Sex in history, by Gordan Rattray Taylor

Despite the existence of a vast literature of commentary, there are still many who imagine the New Testament to be the only source of information on early Christianity, and who imagine that the texts have been preserved exactly as they were written. Actually, the early Fathers engaged in the systematic suppression and rewriting of these early documents— Celsus says that even the gospels were rewritten to suit the needs of controversy, and they certainly contain many interpolations of later date. (106) Three of the gospels seem to be inaccurate copies, with later additions, made from an original document now lost. (67) At the same time, the Fathers excluded from the New Testament many books whose validity was just as great as some of those they included, because they did not like the account they gave. Streeter says:

“Had the Church waited until the year A.D. 500 before drawing a sharp distinction between inspired scripture and all other religious writings the greater part of the literature contained in Dr. James’ Apocryphal New Testament would almost certainly have been included among the sacred books of Christianity.”

The picture of early Christianity which emerges when this source material is considered on a comprehensive comparative basis is appreciably different from that which most people carry in their minds. What we find is numerous small congregations, held together by a vivid religious experience, helping one another, trying to live in brotherly amity, but totally uninterested in doctrine as we know it. They do not celebrate either the birth of Christ or His death as festivals; they do not claim that He was divine. (The divinity of Christ did not become official doctrine of the Church until A.D. 269 and then only over the protests of the patriarch of Samosata, who said it was nonsense.) Nor, of course, did they claim that He was miraculously born of a virgin, a claim which was not made until the second century. (67) Augustine denied this story as late as the fifth century.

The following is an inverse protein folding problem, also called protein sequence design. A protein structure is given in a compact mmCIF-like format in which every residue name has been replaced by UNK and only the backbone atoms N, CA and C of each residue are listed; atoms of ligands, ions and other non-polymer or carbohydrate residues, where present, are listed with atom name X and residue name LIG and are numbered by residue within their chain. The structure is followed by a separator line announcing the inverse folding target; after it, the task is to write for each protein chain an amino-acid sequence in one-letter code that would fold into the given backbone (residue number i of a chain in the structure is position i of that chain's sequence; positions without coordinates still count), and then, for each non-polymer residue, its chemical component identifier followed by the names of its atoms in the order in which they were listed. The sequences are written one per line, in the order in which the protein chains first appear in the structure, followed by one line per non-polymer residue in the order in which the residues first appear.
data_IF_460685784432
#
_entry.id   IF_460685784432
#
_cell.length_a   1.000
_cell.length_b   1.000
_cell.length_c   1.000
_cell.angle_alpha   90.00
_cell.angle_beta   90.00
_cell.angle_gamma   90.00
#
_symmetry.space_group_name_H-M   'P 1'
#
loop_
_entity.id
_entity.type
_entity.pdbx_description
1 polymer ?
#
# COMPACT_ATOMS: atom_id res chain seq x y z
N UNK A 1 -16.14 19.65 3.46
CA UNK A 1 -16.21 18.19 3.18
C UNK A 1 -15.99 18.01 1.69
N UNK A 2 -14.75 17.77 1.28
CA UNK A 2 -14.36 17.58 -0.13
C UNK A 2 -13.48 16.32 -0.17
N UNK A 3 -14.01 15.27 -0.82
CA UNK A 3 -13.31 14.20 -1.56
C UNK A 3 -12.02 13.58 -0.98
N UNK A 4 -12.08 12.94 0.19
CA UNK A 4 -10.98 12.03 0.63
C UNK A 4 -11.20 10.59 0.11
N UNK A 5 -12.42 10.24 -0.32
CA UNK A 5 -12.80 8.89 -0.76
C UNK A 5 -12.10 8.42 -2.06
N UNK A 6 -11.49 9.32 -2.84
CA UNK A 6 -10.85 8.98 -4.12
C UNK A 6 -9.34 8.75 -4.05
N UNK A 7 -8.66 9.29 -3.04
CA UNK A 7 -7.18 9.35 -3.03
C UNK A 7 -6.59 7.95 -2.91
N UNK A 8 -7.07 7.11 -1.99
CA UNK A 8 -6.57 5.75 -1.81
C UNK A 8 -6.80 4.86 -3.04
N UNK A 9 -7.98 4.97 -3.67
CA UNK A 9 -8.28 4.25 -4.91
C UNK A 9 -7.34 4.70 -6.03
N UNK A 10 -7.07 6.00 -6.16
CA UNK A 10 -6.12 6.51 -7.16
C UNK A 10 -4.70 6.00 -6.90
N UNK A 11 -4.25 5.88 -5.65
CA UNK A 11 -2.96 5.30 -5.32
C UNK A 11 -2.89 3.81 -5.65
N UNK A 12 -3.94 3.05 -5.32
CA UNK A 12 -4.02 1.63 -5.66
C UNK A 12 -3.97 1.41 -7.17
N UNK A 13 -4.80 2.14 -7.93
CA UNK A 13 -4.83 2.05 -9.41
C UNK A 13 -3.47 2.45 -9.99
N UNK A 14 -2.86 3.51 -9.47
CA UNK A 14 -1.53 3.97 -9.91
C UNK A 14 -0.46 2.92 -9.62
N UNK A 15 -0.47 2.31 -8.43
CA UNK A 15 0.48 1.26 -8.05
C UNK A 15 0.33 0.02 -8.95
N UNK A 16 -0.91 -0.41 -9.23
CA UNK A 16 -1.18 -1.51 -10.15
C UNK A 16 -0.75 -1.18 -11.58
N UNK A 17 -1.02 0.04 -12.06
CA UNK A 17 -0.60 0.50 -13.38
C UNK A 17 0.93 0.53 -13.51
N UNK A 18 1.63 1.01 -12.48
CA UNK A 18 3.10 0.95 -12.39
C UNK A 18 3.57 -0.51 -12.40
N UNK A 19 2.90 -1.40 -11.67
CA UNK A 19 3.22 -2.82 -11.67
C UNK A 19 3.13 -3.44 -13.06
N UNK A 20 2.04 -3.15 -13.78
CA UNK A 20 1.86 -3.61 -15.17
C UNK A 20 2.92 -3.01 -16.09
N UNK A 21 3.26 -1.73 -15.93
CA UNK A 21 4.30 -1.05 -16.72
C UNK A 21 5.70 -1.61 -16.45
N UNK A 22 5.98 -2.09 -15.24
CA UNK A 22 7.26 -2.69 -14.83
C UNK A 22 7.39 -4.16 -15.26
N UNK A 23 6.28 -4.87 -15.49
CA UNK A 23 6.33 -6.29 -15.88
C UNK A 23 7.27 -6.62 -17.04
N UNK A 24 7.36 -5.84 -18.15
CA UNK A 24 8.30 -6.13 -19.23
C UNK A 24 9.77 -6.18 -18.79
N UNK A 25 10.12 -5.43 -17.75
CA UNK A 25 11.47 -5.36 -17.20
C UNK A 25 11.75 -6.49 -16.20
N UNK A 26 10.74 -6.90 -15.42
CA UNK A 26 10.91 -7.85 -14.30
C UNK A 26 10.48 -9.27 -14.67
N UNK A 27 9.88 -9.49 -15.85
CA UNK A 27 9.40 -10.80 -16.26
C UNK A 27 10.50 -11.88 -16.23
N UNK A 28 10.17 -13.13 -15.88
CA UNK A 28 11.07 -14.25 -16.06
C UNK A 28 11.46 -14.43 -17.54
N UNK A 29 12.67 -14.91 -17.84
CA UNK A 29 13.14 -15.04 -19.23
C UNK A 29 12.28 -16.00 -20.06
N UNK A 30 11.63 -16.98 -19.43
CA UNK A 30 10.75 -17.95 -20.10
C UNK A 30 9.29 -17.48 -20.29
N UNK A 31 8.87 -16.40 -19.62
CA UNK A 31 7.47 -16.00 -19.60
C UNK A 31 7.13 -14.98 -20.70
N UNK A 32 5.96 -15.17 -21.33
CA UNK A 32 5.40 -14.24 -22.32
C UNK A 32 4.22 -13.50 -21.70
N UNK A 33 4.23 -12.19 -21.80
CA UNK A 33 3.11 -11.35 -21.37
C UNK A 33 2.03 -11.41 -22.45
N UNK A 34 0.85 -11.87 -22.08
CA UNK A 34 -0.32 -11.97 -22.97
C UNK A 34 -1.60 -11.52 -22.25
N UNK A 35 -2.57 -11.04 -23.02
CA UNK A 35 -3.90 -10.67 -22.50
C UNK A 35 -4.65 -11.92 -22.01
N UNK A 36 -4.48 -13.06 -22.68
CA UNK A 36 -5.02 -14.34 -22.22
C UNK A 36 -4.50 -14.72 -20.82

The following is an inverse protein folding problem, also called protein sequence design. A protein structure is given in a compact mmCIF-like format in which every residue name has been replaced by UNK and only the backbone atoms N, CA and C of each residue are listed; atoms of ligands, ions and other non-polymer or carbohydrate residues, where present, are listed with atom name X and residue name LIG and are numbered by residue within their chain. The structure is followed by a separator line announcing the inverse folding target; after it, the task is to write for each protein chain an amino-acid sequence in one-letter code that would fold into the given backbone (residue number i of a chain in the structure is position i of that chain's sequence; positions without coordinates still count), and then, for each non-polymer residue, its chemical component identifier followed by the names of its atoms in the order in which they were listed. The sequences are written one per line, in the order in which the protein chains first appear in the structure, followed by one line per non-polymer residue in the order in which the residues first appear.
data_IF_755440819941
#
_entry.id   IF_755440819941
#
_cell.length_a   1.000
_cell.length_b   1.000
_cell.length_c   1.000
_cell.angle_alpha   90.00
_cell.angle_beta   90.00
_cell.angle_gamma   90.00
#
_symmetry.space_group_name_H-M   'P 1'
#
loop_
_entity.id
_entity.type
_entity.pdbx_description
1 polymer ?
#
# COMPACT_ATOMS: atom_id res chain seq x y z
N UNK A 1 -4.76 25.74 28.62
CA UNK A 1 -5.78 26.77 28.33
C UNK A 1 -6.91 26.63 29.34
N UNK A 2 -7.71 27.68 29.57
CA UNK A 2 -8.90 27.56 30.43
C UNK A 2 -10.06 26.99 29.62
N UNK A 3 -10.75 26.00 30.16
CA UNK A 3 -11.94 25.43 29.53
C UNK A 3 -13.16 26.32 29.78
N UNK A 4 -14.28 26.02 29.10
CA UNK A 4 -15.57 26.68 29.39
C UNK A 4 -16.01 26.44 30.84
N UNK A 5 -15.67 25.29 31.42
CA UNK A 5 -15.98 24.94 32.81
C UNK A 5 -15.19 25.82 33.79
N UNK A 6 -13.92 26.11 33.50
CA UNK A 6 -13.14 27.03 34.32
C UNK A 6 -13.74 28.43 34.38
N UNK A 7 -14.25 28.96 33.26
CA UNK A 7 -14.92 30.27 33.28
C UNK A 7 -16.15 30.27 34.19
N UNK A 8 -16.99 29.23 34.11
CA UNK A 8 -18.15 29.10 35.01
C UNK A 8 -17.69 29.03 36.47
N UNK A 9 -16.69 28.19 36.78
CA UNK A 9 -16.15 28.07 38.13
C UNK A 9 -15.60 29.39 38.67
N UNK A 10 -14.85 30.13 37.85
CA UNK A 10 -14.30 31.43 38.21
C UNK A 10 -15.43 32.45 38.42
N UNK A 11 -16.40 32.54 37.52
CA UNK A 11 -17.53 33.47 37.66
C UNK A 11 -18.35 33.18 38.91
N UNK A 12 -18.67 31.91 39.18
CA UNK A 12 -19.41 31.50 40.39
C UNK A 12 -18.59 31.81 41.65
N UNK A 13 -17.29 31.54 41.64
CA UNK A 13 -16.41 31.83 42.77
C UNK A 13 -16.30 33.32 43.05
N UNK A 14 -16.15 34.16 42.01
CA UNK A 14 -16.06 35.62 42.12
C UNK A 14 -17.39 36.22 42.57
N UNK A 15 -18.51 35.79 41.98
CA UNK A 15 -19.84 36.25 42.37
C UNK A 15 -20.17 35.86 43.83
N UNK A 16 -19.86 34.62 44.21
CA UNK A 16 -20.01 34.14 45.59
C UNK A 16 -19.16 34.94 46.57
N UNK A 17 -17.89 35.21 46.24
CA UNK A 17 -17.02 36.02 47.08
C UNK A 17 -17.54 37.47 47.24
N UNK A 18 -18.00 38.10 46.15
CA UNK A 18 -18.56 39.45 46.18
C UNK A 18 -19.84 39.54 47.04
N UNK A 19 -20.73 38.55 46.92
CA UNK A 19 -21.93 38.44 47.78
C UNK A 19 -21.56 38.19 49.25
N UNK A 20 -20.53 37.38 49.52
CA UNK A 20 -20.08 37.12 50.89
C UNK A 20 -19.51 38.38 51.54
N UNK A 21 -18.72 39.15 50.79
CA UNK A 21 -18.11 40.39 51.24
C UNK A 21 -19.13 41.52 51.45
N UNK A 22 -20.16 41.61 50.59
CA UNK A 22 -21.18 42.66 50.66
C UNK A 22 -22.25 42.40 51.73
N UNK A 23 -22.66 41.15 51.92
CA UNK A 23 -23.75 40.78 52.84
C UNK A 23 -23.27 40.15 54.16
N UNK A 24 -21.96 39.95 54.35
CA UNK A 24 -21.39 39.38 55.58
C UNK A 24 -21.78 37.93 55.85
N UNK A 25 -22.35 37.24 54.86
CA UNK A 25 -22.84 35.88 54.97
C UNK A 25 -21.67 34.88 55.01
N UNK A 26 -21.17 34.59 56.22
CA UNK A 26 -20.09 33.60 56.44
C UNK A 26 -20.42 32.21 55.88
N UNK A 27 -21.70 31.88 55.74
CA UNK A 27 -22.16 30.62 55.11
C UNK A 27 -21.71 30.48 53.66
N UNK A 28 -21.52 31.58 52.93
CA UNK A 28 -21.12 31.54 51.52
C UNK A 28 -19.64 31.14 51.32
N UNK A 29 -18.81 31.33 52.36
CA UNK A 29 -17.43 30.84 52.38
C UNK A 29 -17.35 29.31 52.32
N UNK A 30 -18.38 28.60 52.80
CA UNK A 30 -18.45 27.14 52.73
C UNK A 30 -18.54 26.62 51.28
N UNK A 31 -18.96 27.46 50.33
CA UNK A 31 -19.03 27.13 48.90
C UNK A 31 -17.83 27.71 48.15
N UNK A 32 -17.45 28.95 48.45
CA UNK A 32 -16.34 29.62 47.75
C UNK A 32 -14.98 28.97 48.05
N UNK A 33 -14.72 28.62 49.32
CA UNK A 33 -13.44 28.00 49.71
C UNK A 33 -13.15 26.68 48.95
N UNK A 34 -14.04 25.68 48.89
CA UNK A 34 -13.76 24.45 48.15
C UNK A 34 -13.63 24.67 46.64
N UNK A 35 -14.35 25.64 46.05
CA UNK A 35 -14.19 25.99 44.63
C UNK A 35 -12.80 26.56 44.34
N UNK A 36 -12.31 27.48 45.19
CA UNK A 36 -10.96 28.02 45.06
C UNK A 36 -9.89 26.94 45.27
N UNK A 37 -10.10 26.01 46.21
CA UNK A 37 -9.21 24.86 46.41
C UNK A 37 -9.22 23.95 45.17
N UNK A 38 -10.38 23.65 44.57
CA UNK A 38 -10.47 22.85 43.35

They do not, of course, celebrate the Eucharist, for, as Clover says, “There is a growing consensus of opinion that Jesus instituted no sacraments”. That it was Paul who borrowed this rite from the mystery religions and introduced it into Christianity seems to be beyond doubt. Paul, as Reitzenstein has shown, was soaked in the mystery religions. (The similarity of the Eucharist with pagan rites was so obvious that the Christians were driven to declare that the Devil had inserted parodies of it in the pagan religions, prior to the birth of Christ, especially to discomfit them.) What they do celebrate is the Agape, a real meal to which the brethren brought real food, but which was also the occasion for prayers, inspired speaking and the evoking of a mystical experience. And it is this which they regard as the essential and central feature of their religion.